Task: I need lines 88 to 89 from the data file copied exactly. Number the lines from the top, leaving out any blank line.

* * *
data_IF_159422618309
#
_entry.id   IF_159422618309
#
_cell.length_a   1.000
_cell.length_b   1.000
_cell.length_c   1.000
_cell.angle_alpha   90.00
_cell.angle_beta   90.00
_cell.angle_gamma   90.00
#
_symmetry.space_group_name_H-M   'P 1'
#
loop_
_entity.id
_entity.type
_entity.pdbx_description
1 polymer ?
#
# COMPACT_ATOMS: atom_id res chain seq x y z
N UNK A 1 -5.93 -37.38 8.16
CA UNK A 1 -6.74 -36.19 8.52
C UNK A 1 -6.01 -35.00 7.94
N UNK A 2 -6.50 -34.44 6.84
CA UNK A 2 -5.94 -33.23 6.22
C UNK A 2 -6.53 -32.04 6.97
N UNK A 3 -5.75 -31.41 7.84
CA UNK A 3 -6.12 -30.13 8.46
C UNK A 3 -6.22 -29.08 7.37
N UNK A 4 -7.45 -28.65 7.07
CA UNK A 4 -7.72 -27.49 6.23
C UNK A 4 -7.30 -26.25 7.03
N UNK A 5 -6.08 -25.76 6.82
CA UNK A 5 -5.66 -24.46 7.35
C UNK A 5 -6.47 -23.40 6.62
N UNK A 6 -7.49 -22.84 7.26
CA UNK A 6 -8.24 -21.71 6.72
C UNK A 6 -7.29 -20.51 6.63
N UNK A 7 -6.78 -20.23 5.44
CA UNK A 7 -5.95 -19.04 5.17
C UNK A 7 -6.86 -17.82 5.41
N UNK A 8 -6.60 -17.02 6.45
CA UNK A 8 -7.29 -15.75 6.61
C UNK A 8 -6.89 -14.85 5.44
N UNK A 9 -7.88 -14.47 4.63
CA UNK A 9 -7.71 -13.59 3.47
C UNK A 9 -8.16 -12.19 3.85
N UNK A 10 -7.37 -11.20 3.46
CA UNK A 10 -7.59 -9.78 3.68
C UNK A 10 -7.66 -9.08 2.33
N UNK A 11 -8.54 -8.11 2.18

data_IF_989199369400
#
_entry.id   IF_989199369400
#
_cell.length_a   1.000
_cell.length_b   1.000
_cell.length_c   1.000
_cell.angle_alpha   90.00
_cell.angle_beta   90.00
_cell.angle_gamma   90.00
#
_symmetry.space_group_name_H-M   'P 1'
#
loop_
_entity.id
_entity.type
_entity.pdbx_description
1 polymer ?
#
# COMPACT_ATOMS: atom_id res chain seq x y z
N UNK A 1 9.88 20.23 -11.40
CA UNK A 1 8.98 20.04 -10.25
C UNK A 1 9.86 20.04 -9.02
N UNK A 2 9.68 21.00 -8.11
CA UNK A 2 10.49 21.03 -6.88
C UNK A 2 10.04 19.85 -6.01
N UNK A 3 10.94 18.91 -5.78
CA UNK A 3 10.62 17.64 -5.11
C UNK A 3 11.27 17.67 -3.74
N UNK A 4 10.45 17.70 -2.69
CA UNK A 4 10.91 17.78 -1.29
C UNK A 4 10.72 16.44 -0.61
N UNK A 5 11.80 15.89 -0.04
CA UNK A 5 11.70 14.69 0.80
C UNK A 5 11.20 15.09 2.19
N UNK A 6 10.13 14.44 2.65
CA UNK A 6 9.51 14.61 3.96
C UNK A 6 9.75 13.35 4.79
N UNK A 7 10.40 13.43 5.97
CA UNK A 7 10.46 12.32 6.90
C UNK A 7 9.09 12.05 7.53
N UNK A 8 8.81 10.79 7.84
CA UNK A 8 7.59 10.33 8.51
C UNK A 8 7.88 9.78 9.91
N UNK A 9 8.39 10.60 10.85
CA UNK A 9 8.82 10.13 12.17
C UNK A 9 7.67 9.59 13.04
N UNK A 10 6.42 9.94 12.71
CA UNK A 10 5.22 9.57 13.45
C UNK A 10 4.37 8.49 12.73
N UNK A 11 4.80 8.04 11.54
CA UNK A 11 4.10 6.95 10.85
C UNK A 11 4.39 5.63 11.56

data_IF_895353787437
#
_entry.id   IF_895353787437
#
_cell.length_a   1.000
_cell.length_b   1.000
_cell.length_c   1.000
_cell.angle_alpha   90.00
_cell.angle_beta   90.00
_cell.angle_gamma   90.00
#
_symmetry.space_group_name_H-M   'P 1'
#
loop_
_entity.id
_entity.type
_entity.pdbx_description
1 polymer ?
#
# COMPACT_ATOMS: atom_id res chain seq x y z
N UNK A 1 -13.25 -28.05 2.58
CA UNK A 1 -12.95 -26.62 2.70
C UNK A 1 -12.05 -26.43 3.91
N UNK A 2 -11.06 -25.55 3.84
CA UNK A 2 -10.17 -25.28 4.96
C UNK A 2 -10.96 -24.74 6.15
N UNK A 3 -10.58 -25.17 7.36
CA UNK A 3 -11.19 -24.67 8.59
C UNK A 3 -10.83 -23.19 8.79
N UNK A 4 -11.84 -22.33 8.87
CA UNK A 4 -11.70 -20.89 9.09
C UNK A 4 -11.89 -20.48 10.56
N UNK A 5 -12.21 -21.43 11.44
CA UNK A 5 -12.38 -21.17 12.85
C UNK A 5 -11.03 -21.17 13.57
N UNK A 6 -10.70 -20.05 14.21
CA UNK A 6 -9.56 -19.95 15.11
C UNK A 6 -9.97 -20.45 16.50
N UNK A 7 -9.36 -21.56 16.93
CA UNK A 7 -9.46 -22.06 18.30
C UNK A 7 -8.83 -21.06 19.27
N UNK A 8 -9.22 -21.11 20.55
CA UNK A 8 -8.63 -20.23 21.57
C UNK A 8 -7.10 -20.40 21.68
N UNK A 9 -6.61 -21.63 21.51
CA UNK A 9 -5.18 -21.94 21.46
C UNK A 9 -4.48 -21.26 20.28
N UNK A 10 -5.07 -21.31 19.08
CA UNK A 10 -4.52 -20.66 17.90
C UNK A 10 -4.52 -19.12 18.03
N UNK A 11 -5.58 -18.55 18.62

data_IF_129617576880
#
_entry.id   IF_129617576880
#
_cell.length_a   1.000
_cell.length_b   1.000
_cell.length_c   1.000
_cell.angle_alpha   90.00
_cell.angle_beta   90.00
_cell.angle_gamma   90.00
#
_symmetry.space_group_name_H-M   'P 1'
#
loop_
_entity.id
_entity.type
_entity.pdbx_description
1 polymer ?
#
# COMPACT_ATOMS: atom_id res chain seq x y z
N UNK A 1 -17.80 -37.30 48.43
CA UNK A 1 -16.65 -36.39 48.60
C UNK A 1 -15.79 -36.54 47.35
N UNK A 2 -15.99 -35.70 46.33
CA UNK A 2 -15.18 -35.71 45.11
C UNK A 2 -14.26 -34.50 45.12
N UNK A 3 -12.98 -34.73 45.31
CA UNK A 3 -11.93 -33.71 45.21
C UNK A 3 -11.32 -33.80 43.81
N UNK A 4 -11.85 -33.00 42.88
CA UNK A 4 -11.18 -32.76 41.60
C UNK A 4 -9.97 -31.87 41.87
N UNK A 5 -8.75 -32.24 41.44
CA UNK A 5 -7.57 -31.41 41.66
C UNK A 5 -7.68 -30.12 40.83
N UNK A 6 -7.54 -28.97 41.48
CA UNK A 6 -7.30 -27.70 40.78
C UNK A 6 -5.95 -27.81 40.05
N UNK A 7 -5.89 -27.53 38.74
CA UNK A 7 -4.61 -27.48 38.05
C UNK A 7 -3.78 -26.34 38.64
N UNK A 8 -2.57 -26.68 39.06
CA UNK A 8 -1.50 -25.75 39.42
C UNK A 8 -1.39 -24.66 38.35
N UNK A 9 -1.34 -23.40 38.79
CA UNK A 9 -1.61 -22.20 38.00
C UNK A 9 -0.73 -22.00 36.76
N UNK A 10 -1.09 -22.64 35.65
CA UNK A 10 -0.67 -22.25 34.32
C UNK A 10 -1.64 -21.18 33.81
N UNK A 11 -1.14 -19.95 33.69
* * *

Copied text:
CA UNK A 6 9.51 14.61 3.96
C UNK A 6 9.75 13.35 4.79